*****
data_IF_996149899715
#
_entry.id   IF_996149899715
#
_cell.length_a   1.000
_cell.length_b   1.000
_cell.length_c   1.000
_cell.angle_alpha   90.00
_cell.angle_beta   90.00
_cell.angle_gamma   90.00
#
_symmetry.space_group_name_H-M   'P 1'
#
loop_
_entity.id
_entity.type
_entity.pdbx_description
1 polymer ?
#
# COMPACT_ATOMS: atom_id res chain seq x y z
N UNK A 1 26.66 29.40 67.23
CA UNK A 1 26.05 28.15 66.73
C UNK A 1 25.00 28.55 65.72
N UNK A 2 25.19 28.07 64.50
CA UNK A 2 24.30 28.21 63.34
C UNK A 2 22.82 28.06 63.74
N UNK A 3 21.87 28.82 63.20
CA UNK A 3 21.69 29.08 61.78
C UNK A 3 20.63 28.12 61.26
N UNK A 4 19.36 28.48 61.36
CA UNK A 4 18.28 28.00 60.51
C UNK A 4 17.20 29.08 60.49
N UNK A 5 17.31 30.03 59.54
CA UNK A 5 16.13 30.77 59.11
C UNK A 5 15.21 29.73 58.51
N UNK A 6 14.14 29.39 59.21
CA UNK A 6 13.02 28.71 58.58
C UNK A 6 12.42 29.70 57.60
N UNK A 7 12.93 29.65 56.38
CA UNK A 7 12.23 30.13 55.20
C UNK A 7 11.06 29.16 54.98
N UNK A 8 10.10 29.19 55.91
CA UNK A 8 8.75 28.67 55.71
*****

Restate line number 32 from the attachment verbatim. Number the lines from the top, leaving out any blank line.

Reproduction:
C UNK A 4 17.20 29.08 60.49